O's catcher Matt Wieters said before the game that Chris Tillman can pitch well at his current velocity and then Tillman went out and proved that to be true.
We can all debate where Tillman's velocity went and why he doesn't throw low- to mid-90s more often now, but he doesn't. It doesn't mean he can't win consistently or pitch well if he gets ahead hitters and has movement on his pitches and command of them.
Tillman's outing last night was encouraging.
After yielding 10 runs and 15 hits over his previous two games, over 6 1/3, he went 6 2/3 versus the Twins. Tillman gave up six hits and three runs without a walk and with five strikeouts. He threw 96 pitches, 62 for strikes.
He gave up a two-run double to No. 8 hitter, Drew Butera, in the second, but not much else. When the Twins led off with fourth with a single and double to put runners on second and third with no outs, he got three straight outs to minimize the damage.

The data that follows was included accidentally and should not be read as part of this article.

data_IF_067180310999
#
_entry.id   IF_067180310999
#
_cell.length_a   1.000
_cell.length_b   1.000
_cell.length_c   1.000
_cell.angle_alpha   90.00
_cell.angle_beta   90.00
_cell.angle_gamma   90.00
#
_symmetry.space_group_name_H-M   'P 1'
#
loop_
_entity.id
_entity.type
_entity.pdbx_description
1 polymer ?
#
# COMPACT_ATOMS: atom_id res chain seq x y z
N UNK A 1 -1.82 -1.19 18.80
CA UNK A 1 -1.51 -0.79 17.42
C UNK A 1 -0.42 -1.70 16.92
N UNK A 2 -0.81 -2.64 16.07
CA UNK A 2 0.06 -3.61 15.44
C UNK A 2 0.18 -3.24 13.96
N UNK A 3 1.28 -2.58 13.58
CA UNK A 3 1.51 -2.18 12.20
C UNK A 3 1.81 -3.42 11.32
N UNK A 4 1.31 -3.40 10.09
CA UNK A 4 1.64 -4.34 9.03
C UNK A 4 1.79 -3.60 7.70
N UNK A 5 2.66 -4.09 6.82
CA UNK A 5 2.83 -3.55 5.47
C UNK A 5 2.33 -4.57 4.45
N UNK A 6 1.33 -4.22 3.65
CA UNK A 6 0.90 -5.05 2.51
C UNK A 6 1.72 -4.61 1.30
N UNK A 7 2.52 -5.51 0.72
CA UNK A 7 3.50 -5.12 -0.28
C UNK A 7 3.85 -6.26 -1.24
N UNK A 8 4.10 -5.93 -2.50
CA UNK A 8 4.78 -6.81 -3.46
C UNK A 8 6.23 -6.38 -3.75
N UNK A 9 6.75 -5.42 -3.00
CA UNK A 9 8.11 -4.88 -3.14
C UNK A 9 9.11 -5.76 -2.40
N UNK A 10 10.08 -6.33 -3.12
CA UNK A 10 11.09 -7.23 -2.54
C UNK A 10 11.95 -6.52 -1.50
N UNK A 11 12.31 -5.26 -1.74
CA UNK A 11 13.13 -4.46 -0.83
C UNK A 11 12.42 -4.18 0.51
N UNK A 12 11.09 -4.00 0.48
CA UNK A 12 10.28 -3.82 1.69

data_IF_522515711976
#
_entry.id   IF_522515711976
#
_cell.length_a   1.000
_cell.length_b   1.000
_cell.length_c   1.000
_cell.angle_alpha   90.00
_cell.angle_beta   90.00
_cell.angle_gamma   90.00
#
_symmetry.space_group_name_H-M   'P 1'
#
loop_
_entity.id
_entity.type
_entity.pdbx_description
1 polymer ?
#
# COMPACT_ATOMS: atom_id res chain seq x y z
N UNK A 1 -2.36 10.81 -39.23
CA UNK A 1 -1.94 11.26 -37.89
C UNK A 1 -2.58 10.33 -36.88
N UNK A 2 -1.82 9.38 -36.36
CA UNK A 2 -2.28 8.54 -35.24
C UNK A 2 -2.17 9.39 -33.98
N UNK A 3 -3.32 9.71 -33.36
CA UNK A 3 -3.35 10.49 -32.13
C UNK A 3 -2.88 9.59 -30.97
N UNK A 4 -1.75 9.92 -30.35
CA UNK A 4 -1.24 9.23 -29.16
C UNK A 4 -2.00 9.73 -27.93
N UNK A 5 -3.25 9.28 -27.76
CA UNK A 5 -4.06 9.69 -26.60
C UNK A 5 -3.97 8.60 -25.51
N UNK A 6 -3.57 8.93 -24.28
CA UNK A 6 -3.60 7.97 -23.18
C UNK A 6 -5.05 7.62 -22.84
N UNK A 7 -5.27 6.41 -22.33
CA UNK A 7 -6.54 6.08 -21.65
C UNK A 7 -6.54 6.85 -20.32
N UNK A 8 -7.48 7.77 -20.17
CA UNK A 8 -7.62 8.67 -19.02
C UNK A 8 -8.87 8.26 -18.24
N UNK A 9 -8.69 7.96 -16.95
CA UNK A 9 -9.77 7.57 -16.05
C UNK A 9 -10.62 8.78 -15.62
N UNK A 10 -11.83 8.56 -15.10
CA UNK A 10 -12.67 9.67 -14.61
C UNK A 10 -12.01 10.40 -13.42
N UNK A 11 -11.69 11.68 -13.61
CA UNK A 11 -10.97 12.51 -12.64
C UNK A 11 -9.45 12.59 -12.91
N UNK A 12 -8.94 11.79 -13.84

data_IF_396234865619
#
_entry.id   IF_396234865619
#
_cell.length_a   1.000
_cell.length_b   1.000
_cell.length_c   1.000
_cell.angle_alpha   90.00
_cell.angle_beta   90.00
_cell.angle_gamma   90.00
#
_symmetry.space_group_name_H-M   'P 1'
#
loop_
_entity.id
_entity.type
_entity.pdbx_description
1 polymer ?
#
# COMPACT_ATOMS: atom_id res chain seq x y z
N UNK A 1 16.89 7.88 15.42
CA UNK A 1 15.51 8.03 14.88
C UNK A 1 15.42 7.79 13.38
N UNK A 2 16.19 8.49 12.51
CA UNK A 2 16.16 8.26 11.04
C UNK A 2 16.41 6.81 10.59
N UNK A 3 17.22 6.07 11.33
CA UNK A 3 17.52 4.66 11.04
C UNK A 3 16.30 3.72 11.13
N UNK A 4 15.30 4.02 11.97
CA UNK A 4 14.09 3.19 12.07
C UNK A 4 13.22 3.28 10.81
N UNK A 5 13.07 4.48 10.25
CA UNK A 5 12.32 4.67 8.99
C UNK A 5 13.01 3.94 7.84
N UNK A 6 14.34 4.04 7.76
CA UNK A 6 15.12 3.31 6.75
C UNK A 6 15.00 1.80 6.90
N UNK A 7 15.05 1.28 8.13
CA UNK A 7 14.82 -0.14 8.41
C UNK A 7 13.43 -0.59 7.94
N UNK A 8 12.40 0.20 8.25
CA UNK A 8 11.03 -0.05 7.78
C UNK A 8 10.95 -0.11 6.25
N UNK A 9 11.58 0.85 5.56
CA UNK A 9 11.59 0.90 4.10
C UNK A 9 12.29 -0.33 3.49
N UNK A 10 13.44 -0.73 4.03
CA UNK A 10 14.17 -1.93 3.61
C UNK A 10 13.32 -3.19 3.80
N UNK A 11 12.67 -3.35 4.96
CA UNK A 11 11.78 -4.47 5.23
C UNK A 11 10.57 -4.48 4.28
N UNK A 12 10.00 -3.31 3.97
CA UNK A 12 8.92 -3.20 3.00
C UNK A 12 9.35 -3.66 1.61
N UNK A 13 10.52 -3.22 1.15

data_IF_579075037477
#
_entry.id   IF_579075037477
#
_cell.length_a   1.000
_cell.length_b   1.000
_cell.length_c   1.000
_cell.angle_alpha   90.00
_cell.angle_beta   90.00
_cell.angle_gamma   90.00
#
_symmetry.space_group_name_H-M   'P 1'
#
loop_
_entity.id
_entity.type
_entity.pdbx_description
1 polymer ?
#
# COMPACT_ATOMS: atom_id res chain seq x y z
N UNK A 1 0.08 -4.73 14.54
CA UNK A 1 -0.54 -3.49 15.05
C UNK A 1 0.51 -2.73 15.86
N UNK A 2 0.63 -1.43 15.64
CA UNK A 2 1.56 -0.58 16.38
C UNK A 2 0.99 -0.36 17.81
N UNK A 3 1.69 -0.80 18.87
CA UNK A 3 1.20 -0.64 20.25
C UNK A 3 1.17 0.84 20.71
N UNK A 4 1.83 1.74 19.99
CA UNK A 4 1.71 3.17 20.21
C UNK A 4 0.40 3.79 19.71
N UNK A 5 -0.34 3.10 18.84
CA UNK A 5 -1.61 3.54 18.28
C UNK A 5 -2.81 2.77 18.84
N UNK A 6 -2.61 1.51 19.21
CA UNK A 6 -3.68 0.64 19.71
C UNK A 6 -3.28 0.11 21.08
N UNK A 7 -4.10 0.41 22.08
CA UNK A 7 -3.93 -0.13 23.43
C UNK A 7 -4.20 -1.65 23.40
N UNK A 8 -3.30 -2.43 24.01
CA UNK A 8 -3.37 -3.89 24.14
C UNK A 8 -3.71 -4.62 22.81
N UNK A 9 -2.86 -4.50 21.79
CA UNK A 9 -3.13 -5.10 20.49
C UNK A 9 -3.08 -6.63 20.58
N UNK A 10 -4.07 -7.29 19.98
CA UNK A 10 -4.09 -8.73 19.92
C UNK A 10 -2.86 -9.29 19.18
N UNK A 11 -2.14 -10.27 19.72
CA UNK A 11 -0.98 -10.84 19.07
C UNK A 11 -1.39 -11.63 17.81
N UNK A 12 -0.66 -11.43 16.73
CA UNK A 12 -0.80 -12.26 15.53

After allowing that double in the fourth, Tillman retired 11 straight Twins. He would have ended his outing with 12 in a row, save for an error.
Yes, this was a Twins' lineup that has struggled to score runs and didn't have Joe Mauer or Justin Morneau. But it still was a step forward for a pitcher that desperately needed one.
He kept his team in the game and threw every pitch without having a single run to work with. The O's didn't score until Tillman had left the game.
Can Tillman pitch well and win at 89 to 91 on the radar gun? The answer is clearly yes.
No one is saying he turned a corner or turned around his season with one outing. He needs to build on that, but last night was a start for him.
During a miserable eight-game stretch of baseball, it was at least one positive development.
You can click below to hear Wieters talk about what Tillman needs to do to be effective and if his velocity is a problem right now.